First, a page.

However, we also need to consider some other points. For example, it’s not the economic output of a certain group of people within certain arbitrary lines upon the map that really matters. It’s how many people there are and what standard of living they each have that is. And if we look at countries by population, by GDP and by GDP per capita, we find very different answers.

If all countries were doing equally well in providing a lifestyle for their citizenry then we would expect the world’s largest economies to be those with the largest populations. And this isn’t quite so: it’s only just now that China, with four or five times the population, has passed the US as the largest economy. And India is still well behind, despite a similarly larger population. Meaning that the US is doing four or five times better than China in providing a living standard to its people than China is: and obviously yet again better than India.

So, yes, obviously it’s good that these poor countries are getting richer. But it’s not an unalloyed joy: because when we look on a per capita basis then we can see how far they’ve still got to go. And of course that means that while current policies must be better than those that went before, it also means that past policies were really pretty bad.


Riaz Haq said...

One of the things that bothers people so much about Russia's slow play to gobble up chunks of Ukraine is that countries, by and large, have stopped annexing each others' territory since World War II. This modern success is all the more remarkable by the fact that, for most of history, countries loved to conquer land and subjugate the people living there.

European colonialism has been far and away the worst offender in this regard in the last 500 years. Take a look at this GIF charting the rise and fall of (mostly) European empires from 1492, when the European discovery of the Americas kicked off their movement west and south, to 2008.

A lot of interesting things pop out in that GIF. Thailand never gets colonized by any power, European or Asian. Denmark had the earliest westward European colonies, in Greenland. The Japanese empire was pretty huge in 1938.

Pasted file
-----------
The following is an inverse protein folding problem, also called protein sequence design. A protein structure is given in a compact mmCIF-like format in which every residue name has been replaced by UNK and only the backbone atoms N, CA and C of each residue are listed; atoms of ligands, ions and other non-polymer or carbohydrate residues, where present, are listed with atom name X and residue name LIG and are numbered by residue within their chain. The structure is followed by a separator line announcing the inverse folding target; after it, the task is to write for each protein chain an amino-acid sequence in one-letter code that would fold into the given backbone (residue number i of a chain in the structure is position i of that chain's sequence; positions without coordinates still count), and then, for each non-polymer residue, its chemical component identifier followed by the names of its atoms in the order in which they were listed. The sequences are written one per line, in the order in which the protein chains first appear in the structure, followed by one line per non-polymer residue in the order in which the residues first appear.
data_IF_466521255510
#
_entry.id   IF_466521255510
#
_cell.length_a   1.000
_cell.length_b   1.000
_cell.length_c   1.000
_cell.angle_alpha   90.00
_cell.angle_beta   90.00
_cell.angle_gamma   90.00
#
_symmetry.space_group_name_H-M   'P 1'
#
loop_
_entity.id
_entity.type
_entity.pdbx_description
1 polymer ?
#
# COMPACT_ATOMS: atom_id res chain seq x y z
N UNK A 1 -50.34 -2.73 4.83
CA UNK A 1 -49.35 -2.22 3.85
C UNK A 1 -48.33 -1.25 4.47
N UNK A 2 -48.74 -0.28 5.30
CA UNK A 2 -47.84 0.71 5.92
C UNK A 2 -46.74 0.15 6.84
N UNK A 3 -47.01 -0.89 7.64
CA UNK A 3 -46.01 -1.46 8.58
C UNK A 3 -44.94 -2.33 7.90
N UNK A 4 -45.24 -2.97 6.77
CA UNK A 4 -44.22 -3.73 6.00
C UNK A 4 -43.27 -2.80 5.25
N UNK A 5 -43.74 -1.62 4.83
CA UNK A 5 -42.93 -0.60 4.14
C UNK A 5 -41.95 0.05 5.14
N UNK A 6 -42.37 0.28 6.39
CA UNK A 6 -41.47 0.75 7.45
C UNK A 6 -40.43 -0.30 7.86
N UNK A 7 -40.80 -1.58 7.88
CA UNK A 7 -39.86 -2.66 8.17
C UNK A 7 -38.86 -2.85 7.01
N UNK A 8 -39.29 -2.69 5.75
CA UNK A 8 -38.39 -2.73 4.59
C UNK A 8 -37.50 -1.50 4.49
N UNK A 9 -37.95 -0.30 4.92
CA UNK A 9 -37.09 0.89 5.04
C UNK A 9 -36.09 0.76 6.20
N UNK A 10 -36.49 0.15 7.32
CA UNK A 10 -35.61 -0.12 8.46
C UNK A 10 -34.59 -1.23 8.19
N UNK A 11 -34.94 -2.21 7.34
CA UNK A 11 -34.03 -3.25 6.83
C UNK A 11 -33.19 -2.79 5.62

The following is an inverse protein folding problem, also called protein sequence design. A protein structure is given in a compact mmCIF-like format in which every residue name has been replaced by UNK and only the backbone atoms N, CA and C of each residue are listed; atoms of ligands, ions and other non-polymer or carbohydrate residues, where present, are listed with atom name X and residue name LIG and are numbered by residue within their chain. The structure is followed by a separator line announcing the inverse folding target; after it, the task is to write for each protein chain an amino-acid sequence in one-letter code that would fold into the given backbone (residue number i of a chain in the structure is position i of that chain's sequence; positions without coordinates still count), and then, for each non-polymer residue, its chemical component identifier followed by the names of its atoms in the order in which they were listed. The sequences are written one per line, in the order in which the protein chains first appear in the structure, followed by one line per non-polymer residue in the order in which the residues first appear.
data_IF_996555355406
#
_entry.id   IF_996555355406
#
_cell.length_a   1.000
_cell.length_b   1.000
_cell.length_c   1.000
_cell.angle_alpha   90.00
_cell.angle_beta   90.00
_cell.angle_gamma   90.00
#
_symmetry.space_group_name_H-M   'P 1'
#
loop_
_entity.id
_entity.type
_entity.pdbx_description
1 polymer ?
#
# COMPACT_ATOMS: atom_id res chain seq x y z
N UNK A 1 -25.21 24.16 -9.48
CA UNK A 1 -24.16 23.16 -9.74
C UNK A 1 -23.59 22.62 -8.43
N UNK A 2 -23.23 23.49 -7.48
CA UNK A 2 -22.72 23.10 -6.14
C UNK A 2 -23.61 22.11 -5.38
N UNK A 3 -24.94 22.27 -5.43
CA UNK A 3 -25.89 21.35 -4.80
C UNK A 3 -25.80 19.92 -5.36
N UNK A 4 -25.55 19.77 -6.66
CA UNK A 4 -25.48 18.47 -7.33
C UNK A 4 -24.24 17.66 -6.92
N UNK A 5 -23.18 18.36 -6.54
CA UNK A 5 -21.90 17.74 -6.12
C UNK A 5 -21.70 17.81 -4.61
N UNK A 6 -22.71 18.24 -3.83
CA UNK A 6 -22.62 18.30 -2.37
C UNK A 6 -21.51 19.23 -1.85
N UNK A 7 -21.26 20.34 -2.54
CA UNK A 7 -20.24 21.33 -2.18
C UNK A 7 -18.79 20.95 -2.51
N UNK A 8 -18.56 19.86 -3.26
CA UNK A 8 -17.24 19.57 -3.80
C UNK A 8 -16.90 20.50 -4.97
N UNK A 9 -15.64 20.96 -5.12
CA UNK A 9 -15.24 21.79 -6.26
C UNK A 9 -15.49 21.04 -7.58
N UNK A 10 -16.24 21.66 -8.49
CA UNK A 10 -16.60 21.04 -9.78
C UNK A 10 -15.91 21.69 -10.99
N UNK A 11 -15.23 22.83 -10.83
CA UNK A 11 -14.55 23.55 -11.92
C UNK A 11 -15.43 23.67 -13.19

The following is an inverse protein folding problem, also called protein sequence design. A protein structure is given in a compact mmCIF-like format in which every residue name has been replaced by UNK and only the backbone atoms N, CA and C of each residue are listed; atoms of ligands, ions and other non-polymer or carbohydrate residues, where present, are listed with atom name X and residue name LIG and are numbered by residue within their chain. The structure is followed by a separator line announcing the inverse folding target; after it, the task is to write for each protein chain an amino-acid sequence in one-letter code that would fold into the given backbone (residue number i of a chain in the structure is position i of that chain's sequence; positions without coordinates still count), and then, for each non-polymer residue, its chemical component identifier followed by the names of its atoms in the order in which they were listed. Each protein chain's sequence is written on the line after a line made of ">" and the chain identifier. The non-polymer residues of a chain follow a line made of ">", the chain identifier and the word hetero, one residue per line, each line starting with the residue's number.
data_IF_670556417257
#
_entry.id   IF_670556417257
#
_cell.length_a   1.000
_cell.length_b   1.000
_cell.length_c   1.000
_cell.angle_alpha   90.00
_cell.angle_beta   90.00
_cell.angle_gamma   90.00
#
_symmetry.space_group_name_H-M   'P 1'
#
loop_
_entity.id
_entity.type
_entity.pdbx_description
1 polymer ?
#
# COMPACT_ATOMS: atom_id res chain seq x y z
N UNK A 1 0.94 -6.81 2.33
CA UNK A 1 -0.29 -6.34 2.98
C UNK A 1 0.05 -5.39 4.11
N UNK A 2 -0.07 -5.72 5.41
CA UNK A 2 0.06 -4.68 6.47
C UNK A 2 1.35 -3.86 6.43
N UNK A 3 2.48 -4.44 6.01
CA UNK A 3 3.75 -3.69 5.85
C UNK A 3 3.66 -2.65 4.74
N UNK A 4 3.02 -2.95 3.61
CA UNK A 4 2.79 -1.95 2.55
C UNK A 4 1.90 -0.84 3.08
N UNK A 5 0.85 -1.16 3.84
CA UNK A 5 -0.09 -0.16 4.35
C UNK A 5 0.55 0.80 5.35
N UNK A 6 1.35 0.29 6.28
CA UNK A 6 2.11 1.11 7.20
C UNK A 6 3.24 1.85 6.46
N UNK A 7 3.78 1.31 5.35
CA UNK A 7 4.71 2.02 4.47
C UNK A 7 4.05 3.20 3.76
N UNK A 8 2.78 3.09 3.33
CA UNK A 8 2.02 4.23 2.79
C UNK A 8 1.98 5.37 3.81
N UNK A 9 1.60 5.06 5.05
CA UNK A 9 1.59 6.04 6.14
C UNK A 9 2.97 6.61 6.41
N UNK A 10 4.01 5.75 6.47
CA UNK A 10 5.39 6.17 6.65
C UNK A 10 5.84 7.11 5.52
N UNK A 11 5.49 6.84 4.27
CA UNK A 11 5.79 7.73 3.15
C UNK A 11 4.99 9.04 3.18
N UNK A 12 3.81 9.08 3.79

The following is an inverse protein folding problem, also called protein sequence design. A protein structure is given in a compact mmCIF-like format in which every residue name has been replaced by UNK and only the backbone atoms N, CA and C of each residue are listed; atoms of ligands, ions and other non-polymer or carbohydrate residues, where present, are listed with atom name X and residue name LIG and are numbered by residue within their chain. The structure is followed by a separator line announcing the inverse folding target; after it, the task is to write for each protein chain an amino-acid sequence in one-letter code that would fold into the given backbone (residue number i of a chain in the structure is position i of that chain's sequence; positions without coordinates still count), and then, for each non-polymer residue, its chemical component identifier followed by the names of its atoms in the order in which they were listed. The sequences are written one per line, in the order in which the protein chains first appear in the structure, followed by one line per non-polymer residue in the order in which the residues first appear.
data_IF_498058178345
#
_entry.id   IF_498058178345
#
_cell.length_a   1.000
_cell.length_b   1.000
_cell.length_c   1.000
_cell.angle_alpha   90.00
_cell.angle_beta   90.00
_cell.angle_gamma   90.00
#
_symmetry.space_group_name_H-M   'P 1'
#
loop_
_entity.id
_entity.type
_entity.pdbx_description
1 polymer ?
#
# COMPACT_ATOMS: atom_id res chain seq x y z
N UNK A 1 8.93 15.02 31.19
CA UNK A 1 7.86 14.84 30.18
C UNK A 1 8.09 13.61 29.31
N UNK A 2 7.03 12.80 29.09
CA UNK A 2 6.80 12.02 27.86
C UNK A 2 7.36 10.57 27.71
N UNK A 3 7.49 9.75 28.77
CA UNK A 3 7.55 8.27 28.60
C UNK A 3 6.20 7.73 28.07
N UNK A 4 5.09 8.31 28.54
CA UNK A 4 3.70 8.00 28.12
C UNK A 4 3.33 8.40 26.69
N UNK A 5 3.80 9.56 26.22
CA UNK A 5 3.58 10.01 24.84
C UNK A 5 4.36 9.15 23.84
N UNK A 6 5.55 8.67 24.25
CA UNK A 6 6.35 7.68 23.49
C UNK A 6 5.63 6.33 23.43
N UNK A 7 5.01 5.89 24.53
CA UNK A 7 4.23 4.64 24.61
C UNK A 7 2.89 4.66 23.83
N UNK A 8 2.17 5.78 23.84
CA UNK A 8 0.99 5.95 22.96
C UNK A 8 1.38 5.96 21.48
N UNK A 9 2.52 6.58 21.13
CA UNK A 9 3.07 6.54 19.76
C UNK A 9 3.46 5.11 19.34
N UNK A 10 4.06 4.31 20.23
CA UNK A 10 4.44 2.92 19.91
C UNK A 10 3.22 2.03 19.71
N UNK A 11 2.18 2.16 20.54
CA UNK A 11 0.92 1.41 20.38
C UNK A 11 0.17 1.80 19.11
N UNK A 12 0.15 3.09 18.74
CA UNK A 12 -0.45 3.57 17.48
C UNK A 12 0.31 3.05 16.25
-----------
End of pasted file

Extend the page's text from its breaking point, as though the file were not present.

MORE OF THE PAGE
But the biggest, most remarkable thing in the map is the ebb and flow in the territory controlled by the big European powers. That reflects a few things. Wars between great powers themselves (say, World War I), colonial conquest (Britain in Australia), conflict between colonial powers (Britain and France in North America), and colonized people throwing out colonizers (the dramatic decline in African colonialism after World War II).

The rise and fall of colonial empires warrants particular attention. Each of these sometimes-century long occupations that transformed daily life for colonized people. These regimes varied in all sorts of ways: the degree to which they literally enslaved colonized subjects, to take a particularly grim example, or the amount to which they allowed local political autonomy.

Scholars are still arguing over the implications of these massive colonial shifts for modern politics, which are undoubtedly dramatic. Take the big-picture global economy: why some countries are rich, and others are poor. Daron Acemoglu, Simon Johnson, and James A. Robinson have proposed that colonialism created a "reversal of fortunes" in economic terms. Previously rich peoples became poor when colonized, while previously poor peoples ended up comparatively wealthier. And both, by and large, remain so today.

Why? Well, the central purpose of European colonialism was to benefit and enrich Europeans. Acemoglu, Johnson, and Robinson propose that created different incentives for European powers in richer and poorer colonized lands. In richer places, they built governments whose task was to steal wealth and resources and send them to Europe, shattering the foundations of local prosperity. In poorer places, they actually built European settler communities, protecting economically useful institutions like private property rights in order to make these communities do well. In both previously poor and previously rich places, these colonial institutions altered the trajectory of their development down to the present day.